In January 2006, 17-year-old Brett Chidester zipped himself into a tent in his father's garage in Newark, Delaware, lit a charcoal grill, and asphyxiated himself. Any child's suicide is tragic, but for Brett's mother the pain is all the worse because she believes his death could have been avoided: She blames it on his regular use of Salvia divinorum--a plant with psychoactive properties that is nevertheless legal in many states--which he purchased online.
"He was fearless and had no qualms about trying salvia because, as he said to me, ‘Mom, it's legal; there can't be anything wrong with it,'" says Kathleen Chidester, who is now an outspoken advocate for movements to make Salvia illegal.
Kathleen Chidester believes that salvia sent Brett, her only child, into a bout of depression coupled with dissociation from reality that led him to take his own life. A national honor-roll student, Brett was athletic and popular with his peers. There was no obvious outward indication of his inner struggles, his mother says.
According to his parents, Brett purchased salvia online. His mother says that she later learned from Brett's girlfriend that he had been smoking salvia once or twice a week during the seven months prior to his death.
"He told his girlfriend that he felt [salvia] was addictive and that he wasn't able to stop," Kathleen Chidester says. "He also told her the night before he died that he felt there was something wrong with him, but he couldn't figure out what it was.
"I believe the use of salvia was reshaping Brett's mind, distorting how he viewed himself and the world around him," Chidester adds. "I think he just snapped."
In one of eight notes Brett left behind, he wrote: "Salvia makes me realize that humans have no reason to be on Earth. We are all just grains of sand on reality beach."
The exact role that salvia played in Brett's death is unclear.
Though police officers investigating the death found salvia in Brett's Toyota Tacoma truck, Kathleen Chidester says, an autopsy found no traces of any illegal or controlled substances, or of salvia, in Brett's system.
Chidester's death certificate however, lists Salvia divinorum use as "a contributing cause of his death," says Jay Lynch, communications director for Delaware Health and Social Services.
Medical research regarding long-term effects of Salvia is lacking, but Dr. Howard Samuels, executive director of the Wonderland Center for treatment of addiction, says that repeated use of hallucinogens can promote a dissociation from reality even when the individual is not currently taking a drug.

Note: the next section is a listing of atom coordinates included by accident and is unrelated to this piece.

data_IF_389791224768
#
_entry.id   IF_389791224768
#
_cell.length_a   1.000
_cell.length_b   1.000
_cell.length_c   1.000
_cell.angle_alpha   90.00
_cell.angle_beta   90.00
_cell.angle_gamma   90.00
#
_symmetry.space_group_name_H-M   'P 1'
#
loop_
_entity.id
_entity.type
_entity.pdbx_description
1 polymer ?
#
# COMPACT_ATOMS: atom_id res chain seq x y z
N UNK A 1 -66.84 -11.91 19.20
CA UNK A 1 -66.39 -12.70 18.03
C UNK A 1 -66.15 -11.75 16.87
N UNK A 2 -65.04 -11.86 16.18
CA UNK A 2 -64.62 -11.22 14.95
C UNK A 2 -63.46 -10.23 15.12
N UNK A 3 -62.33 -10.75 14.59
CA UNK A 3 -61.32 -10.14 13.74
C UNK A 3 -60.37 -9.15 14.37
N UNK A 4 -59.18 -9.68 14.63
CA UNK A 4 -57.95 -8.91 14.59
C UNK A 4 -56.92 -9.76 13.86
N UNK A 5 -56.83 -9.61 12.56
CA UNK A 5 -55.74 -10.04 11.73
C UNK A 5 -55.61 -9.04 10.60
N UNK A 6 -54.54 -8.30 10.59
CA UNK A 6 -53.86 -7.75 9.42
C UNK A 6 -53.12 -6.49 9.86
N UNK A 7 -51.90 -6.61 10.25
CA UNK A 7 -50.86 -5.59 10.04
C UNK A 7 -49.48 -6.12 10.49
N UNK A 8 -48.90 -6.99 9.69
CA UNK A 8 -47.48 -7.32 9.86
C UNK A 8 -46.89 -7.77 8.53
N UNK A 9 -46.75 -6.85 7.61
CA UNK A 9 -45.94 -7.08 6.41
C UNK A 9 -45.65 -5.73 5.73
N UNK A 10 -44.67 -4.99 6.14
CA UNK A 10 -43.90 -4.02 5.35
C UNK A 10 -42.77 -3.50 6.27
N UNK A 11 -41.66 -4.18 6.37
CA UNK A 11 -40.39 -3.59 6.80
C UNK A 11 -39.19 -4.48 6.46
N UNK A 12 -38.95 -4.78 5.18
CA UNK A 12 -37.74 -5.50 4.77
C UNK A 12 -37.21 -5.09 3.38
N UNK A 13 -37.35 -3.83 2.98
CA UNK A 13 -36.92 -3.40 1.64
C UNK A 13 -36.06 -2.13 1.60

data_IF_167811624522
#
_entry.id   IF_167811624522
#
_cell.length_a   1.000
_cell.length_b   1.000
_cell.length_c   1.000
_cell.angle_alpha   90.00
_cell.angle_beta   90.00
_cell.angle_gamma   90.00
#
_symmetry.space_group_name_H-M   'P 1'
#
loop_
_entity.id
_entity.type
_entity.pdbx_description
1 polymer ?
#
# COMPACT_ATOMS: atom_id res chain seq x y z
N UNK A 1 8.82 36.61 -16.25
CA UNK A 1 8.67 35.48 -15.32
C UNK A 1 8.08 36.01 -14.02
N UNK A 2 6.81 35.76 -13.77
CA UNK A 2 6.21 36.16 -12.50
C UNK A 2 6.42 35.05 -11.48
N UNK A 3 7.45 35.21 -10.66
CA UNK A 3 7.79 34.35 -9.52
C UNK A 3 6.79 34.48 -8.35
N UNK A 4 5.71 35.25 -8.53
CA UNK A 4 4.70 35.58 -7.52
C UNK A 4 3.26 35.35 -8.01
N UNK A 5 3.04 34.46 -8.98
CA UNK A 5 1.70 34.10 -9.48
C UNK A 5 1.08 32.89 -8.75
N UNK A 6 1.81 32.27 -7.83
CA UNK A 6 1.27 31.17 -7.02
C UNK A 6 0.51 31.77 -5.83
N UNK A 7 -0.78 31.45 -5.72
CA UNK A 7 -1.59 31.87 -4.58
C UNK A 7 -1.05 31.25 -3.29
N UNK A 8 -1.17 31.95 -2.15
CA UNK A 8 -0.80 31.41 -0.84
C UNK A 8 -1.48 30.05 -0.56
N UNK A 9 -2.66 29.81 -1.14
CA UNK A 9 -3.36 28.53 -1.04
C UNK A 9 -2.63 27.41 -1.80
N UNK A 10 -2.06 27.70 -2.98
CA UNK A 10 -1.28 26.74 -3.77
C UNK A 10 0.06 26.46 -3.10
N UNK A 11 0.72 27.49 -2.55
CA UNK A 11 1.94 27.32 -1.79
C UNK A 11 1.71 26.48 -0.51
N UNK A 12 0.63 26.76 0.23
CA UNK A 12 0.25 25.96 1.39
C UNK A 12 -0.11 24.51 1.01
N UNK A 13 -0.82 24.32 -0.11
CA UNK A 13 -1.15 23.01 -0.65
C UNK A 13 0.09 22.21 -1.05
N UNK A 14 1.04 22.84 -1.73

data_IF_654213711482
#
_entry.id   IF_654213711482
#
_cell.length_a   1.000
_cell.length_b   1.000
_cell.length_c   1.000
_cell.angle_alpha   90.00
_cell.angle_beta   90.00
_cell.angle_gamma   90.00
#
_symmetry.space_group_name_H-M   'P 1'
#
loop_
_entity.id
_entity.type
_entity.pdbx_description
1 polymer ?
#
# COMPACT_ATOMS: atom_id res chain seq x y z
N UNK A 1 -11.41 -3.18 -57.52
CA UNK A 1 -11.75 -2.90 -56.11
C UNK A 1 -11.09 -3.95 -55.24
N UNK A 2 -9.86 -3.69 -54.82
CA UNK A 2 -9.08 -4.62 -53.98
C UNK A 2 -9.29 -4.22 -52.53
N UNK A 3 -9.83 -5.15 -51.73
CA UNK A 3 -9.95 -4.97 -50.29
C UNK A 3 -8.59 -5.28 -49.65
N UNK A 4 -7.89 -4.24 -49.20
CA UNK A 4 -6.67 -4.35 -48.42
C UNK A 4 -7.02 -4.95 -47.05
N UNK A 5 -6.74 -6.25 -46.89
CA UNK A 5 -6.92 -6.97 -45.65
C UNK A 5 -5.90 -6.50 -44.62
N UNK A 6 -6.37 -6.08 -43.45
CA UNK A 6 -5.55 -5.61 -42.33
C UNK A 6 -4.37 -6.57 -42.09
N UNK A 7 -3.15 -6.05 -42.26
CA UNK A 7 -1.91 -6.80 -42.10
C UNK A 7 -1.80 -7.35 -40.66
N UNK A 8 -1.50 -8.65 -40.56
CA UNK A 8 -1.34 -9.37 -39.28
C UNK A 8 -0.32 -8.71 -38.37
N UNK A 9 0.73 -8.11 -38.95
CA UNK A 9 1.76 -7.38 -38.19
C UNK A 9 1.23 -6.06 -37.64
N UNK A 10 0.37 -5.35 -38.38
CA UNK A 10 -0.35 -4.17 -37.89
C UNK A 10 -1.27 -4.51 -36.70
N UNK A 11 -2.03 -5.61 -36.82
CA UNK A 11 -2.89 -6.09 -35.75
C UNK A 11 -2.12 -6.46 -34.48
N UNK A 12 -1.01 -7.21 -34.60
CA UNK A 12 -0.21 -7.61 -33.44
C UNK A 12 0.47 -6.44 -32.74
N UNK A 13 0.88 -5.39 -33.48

"The bottom line is, we don't know enough about salvia to understand the long-term effects," Samuels says.
To Kathleen Chidester, however, salvia's role in Brett's death is clear.
"I don't believe Brett's was the first salvia-related suicide, and I don't believe his will be the last," Chidester says.
Both Kathleen Chidester and Brett's father, Dennis Chidester (the two are divorced), are suing Priority Placement Worldwide, the company that they say shipped the salvia to Brett after he ordered it online. Neither parent would comment on the case, but their attorney, Gary Nitsche, says that they are suing for damages based on a claim of wrongful death. Charles Brown, who represents Priority Placement Worldwide, says that the merits of the Chidester's case are shaky, given the lack of scientific data showing that salvia is harmful.
Since her son's death, Kathleen Chidester has worked tirelessly with states such as California, Florida, and Illinois to criminalize the sale or use of salvia. Her efforts began in Delaware, where the legislature in 2006 enacted a statute called "Brett's Law" that classifies Salvia divinorum as a Schedule I controlled substance, making its possession, use, or consumption punishable as a class B misdemeanor, carrying a minimum $500 fine.
"My hope and goal is to have salvia regulated across the U.S.," Chidester says. "It is my son's legacy and I will not end my fight until this happens... To lose a boy so bright, so warm, so intelligent, with so much to offer the world, is incomprehensible to me--and all due to a mind-altering drug that continues to be legal in many states."
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